Why, she wasn’t sure. But now, following Owen into his house, she knew why. She’d been so lonely, so empty, without Owen. She’d simply wanted someone, and it didn’t seem to matter who.

She was older now. While she still felt lonely most days, and empty even after she ate, she didn’t turn to a handsome face to fill her life. She’d turned to serving the community on the library board, teaching cooking classes through the church’s community program, and finishing her dance degree. She taught ballet to little boys and girls, and she loved it. But she needed more. Thus, why she’d applied for this job, though she’d known exactly who Owen Carr was and how he came to need a nanny. She’d been back in Gold Valley for two years, and she knew all the gossip.

“Marie’s great,” she said once she’d closed the door behind her. “I’d love to help you with her.”

He kept his back to her as he moved into the kitchen and opened the fridge. “Want somethin’ to drink?” He pulled out two bottles of water.

She nodded and accepted the water. “I can help in the mornings, like you said. I can be here after school. She can come over to the dance studio with me. I teach ballet there, and you can pick her up whenever you’re done.”

“She doesn’t dance.”

“Well, maybe she’d like to.” Natalie tucked her hair behind her ear, suddenly aware of the weight of his gaze. That hadn’t changed either. The way his muscles rippled under his skin certainly had, as well as the way he collected his emotions close and kept his temper in check. “I teach from four to seven on Mondays and Tuesdays. The other afternoons, I can just pick her up from school and bring her home, make dinner.” She waved her hand. “Whatever else you need around here.” 

He didn’t seem to need much, but dirty dishes did wait in the sink, and dust seemed to have taken up permanent residence on the shelves. 

He regarded her with those gorgeous eyes. The very same ones that had drank her up when they’d sat next to each other at a swim meet, which she’d attended to watch her brother. He’d come to support one of his friends. Though they’d grown up together in Gold Valley, she’d never seen him until that meet. They started spending a lot of time together after that, and by their senior year, she’d fallen in love with him. 

He’d always talked about going to Nashville and becoming a country star. His voice was smooth and even and beautiful, and the man could play a guitar like he was born to do exactly that. The fact that he’d achieved his dreams, even if it was only one record, one single that went to the top of the charts, didn’t matter. He’d done it.

“Natalie—” he started.

“I need this job, Owen.” She wrung her hands until she realized she was doing it. She rubbed her palms along her thighs. “Marie likes me. Ask her.”

He blinked at her. Drained his water, never taking his eyes from hers. “Fine. I will.” He tossed the empty water bottle in the sink and moved toward the back door, a perfect storm of Owen Carr that made Natalie want to soothe him, the way she often had. Kiss him, the way she often had. Whisper to him that she loved him, the way she often had.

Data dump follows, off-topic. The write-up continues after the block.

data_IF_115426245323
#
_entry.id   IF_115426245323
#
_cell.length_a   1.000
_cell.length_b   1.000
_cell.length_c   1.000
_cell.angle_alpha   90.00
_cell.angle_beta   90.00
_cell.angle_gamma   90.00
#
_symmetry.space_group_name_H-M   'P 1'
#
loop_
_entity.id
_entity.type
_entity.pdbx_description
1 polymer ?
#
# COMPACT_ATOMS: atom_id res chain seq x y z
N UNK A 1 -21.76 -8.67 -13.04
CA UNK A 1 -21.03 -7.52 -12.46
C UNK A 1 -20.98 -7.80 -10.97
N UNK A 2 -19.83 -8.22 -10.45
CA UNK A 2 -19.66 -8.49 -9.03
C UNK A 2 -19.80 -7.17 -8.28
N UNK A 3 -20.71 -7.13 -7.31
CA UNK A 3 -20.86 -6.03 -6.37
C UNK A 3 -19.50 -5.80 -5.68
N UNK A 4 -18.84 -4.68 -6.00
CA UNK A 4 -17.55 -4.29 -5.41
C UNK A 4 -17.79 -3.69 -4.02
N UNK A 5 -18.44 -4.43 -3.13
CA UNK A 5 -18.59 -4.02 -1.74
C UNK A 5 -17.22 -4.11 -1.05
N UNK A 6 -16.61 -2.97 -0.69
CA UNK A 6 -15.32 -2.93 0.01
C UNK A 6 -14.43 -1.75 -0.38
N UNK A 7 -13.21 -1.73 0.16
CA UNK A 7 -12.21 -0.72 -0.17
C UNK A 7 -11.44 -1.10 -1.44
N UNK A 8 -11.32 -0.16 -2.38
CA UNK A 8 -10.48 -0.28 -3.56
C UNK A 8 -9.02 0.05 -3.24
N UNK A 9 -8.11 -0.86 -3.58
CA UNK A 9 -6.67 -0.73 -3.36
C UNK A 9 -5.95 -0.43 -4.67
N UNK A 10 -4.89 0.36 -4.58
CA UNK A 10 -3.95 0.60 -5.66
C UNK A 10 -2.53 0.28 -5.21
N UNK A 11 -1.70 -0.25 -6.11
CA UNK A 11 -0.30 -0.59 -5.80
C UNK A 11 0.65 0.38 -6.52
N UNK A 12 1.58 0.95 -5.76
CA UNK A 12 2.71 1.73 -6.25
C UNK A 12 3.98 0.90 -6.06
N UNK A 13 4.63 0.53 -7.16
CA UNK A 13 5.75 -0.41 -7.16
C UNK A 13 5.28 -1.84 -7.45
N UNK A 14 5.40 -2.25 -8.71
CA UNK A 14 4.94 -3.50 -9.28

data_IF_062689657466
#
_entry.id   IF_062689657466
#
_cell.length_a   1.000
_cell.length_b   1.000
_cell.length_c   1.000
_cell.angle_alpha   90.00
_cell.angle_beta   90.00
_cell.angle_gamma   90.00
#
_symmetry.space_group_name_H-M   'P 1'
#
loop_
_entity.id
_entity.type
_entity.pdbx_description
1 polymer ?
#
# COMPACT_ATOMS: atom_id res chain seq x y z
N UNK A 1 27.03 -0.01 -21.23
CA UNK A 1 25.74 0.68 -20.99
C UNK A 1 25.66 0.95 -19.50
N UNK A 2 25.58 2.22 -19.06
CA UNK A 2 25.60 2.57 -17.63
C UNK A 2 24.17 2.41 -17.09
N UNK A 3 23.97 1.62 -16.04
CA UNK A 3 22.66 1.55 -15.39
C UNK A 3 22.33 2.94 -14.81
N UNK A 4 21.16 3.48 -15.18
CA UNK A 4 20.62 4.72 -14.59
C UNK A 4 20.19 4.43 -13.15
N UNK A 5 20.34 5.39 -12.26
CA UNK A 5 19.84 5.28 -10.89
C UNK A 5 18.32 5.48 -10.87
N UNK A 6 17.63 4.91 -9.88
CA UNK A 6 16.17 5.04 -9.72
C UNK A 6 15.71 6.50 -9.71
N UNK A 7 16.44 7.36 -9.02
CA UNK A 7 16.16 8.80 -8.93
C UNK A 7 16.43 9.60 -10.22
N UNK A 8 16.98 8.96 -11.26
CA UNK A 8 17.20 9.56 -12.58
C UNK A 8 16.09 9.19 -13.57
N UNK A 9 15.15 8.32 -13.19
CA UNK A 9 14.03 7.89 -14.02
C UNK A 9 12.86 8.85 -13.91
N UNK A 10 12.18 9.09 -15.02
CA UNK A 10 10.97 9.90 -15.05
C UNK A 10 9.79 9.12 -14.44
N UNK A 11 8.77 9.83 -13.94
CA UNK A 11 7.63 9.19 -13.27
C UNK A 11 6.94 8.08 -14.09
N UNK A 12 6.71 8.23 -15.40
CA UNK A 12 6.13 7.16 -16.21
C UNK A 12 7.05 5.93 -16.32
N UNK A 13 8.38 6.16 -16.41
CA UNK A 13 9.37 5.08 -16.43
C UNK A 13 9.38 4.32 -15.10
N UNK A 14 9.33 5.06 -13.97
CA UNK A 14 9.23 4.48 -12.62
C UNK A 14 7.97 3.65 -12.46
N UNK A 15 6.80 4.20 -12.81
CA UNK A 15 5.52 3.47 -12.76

He’d soothed her too. Kissed her. Told her he loved her. But in the end, none of that had been enough. He’d still left.

She followed him as far as the deck on the back of the house, watched while he scrubbed behind his dog’s ears and spoke to Marie. The little girl brightened and nodded, and Owen’s shoulders fell. A surge of satisfaction moved through Natalie.

She’d wondered how she could reinsert herself into Owen’s life. She’d seen him from a distance since she’d come back to Gold Valley. Seen him at church. Heard about his work at Silver Creek. And everyone had rallied around him when his sister died. His parents still lived in town, but Tasha’s will had specified Owen as Marie’s legal guardian, and he’d done what was necessary.

When she’d seen his ad for a nanny, she’d applied, beyond hopeful. Please let this be our second chance, she prayed as he turned back to her. She couldn’t read his expression under his cowboy hat from this distance, but as he stalked closer, she saw the indecision, the anger, the pain.

“She likes you,” he clipped out as he passed.

“So can I have the job?” She hated seeing his retreating back as he marched into the house and around the corner into the kitchen. She’d seen enough of him walking away from her to last a lifetime.

“I’ll let you know,” he said. “I have other interviews still to do.”

She entered the kitchen to find him peering into the freezer. “I teach cooking classes at the church,” she said. “I can make dinner. Give you a sample of what a meal might taste like when you get home from work.”

“That’s not necessary.”

Desperation darted through Natalie. “Owen—”

“I’m real sorry,” he blurted. “Okay? I’m sorry I left and never came back.”

His apology brought warmth to her soul. “It’s over,” she said. “The past. Something that happened twelve years ago.”

He closed the freezer and looked right at her. He’d always been able to see past what she said to get to the root of how she really felt. “Are you over it?”


“Because I’m not.” Agony shone in his eyes for one, two, three seconds before he erased it. “But I do want you to know I’m sorry.”

She touched his arm, and lightning sparked at the skin-to-skin contact, causing her to jerk back. “I am too, Owen.”

“Nothin’ for you to be sorry about.” He backed into the living room. “I’ll let you know about the job.”



“How many more interviews do you have?”


He’d resorted to one-word answers, so she nodded, ducked her head, and slipped out the front door.

What Readers are Saying

⭐⭐⭐⭐⭐ “As usual, Liz Isaacson had me hooked in the first few pages. A common trait in all of Liz's writing. I feel comfortable saying if you see her name, read it!” ~RustyH

⭐⭐⭐⭐⭐ “Grab your copy today guaranteed you won't be disappointed. Many ups and downs ins and outs in this book. Could NOT put it down. Liz outdid herself once again.” ~Diana

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Inspirational tales of love, faith, and second chances in the heart of Montana. Come fall in love with your next cowboy boyfriend!

In this heartwarming series of Christian cowboy romance novels by USA Today bestselling author Liz Isaacson, each standalone tale is an invitation to explore the intertwined lives of rugged cowboys and the resilient women who win their hearts.